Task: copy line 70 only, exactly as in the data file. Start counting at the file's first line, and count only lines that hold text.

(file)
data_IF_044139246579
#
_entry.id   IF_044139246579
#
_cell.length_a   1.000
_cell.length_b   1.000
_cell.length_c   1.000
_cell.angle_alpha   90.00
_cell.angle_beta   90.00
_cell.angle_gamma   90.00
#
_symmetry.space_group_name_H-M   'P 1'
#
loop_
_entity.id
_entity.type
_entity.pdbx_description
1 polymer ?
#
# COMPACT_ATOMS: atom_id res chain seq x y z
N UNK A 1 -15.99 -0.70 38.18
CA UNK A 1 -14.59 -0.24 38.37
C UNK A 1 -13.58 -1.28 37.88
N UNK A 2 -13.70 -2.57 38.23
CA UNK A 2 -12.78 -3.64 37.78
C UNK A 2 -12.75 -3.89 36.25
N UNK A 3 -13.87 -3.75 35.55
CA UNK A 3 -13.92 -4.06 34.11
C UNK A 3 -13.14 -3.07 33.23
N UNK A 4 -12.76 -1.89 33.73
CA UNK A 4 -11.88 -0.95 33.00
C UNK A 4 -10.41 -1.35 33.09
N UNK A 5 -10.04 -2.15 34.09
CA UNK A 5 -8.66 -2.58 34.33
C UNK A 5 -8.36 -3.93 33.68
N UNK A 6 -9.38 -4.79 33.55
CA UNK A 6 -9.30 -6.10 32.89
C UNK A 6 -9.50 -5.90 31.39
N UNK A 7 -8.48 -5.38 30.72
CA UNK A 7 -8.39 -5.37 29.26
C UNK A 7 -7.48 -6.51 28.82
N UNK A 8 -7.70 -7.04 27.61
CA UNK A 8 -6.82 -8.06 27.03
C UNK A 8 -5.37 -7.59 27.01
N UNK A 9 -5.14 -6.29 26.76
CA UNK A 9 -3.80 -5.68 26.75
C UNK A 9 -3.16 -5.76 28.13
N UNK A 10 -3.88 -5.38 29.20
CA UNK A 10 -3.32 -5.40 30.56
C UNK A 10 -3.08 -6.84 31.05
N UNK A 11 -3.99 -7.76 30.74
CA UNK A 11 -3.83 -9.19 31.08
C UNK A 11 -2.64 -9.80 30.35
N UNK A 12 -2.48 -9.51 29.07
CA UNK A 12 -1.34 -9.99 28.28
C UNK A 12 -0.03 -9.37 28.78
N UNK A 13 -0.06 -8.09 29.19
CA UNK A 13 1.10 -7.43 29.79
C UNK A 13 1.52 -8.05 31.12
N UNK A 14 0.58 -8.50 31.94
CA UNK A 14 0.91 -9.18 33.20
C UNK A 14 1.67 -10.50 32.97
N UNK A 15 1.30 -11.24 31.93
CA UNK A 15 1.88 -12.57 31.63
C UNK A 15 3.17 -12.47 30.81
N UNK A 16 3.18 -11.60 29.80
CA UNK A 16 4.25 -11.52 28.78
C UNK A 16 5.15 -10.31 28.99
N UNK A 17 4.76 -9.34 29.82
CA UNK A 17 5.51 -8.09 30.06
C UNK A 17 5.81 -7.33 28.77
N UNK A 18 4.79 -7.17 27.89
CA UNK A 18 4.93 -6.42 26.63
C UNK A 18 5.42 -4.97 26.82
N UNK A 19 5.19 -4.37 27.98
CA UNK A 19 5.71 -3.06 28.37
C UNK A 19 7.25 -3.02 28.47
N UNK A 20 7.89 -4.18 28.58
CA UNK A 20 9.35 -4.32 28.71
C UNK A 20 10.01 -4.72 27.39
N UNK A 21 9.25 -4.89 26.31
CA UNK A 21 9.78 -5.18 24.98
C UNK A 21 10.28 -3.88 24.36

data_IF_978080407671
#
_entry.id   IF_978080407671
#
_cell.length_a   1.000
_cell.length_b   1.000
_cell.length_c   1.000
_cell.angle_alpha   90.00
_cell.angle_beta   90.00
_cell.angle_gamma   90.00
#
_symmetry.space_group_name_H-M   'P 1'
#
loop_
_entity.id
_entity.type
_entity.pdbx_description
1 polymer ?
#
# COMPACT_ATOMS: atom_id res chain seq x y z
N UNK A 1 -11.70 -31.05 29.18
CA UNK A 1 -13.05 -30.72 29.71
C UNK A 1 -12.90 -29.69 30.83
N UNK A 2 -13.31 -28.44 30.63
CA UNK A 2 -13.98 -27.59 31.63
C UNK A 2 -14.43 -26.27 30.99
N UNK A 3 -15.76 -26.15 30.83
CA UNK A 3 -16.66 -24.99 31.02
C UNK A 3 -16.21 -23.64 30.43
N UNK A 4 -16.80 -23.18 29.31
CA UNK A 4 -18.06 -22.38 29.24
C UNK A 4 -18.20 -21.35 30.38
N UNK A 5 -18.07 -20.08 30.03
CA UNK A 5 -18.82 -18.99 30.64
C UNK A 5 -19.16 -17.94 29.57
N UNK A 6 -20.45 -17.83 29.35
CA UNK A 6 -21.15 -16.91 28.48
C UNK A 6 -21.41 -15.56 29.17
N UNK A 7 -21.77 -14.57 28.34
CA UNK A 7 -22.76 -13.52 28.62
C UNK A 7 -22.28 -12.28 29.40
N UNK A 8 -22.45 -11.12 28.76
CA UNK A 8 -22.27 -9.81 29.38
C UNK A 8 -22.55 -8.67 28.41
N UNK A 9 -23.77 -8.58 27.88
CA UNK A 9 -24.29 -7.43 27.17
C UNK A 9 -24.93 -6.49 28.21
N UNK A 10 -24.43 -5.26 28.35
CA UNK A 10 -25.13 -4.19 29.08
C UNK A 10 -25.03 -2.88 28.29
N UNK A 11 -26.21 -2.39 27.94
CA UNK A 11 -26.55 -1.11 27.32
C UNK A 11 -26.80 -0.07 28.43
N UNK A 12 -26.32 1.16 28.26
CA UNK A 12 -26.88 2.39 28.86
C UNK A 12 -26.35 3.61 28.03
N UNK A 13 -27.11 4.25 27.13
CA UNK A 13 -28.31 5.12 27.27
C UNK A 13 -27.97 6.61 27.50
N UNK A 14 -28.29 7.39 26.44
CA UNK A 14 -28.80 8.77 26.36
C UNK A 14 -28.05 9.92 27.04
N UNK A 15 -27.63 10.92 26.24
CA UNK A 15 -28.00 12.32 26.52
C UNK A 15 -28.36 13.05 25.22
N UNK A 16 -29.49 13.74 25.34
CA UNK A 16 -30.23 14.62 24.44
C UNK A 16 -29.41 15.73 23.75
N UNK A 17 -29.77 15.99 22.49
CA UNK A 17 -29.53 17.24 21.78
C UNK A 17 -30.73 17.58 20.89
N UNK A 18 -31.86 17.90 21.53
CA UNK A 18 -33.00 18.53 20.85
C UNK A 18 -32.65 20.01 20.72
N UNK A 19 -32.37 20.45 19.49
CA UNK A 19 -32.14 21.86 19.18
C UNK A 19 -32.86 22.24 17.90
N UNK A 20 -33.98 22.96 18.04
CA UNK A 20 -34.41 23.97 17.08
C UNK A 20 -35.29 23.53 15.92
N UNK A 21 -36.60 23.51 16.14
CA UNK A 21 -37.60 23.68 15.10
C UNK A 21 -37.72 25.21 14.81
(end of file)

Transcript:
CA UNK A 17 5.51 -8.09 30.06